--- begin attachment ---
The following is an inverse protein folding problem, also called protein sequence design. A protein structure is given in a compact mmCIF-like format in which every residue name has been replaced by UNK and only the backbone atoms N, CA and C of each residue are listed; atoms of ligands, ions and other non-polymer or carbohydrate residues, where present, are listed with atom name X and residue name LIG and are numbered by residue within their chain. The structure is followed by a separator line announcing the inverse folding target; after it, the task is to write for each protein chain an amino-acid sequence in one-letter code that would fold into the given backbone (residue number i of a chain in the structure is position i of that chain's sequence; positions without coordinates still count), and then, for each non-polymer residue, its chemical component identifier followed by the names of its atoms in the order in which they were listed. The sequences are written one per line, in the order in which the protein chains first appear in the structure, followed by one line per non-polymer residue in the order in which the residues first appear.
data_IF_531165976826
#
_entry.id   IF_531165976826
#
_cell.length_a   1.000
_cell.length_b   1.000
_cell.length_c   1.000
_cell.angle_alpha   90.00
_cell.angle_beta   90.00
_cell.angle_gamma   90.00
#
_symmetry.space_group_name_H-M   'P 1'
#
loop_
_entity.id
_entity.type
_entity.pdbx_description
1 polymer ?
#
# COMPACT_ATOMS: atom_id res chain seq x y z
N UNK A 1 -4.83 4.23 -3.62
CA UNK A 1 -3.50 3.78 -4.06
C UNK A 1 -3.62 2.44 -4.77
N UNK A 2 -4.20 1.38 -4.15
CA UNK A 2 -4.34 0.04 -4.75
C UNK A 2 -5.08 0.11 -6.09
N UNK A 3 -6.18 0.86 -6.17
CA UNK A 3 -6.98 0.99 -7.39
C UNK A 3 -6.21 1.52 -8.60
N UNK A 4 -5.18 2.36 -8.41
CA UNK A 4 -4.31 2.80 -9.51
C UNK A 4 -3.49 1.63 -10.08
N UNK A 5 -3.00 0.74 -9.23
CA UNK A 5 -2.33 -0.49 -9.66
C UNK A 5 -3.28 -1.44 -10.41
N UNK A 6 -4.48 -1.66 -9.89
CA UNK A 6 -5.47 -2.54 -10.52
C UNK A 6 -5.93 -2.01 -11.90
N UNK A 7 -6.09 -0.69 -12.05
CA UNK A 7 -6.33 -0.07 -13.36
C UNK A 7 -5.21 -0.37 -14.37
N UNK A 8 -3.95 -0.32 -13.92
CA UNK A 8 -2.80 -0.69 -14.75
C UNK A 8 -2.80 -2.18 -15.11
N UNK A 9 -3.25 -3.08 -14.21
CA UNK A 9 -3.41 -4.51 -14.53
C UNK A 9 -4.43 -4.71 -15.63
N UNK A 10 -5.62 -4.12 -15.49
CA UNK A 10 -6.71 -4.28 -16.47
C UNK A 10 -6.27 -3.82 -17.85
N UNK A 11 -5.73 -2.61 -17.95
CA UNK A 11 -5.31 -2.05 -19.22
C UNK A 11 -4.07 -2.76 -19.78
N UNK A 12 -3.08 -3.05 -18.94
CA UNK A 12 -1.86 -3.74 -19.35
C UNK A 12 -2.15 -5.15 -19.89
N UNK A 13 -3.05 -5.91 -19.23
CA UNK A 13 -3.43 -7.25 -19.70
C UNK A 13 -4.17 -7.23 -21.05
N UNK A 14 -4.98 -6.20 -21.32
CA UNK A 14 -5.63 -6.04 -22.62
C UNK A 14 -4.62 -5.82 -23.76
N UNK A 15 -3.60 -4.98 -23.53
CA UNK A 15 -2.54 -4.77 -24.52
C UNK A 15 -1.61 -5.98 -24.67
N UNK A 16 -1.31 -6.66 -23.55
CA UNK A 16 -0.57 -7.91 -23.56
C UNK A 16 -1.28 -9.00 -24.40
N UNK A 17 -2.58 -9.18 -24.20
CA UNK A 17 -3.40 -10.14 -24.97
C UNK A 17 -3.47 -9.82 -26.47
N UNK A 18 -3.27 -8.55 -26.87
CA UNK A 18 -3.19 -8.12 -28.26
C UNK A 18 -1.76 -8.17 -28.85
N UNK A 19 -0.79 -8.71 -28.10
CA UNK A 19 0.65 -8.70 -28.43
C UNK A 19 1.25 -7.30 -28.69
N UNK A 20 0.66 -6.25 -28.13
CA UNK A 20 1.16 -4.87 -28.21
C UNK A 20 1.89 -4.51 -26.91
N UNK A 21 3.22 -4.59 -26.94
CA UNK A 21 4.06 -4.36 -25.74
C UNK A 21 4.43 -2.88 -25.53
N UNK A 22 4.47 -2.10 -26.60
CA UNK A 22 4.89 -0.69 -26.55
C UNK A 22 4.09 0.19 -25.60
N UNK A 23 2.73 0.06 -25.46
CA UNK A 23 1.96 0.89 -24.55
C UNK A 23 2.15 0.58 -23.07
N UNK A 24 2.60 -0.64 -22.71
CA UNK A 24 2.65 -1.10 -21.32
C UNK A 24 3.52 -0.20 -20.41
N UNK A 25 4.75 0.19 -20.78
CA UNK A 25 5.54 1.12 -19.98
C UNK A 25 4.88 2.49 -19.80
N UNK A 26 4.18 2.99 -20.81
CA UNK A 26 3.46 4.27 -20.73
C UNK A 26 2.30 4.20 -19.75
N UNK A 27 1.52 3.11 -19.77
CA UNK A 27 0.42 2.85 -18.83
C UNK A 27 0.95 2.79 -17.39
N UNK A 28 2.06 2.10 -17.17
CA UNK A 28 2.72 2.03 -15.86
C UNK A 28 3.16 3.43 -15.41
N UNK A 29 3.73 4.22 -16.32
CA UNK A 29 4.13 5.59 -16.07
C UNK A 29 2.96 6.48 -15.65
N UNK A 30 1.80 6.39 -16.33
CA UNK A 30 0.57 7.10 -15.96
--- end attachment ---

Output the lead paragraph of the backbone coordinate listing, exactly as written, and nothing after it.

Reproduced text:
The following is an inverse protein folding problem, also called protein sequence design. A protein structure is given in a compact mmCIF-like format in which every residue name has been replaced by UNK and only the backbone atoms N, CA and C of each residue are listed; atoms of ligands, ions and other non-polymer or carbohydrate residues, where present, are listed with atom name X and residue name LIG and are numbered by residue within their chain. The structure is followed by a separator line announcing the inverse folding target; after it, the task is to write for each protein chain an amino-acid sequence in one-letter code that would fold into the given backbone (residue number i of a chain in the structure is position i of that chain's sequence; positions without coordinates still count), and then, for each non-polymer residue, its chemical component identifier followed by the names of its atoms in the order in which they were listed. The sequences are written one per line, in the order in which the protein chains first appear in the structure, followed by one line per non-polymer residue in the order in which the residues first appear.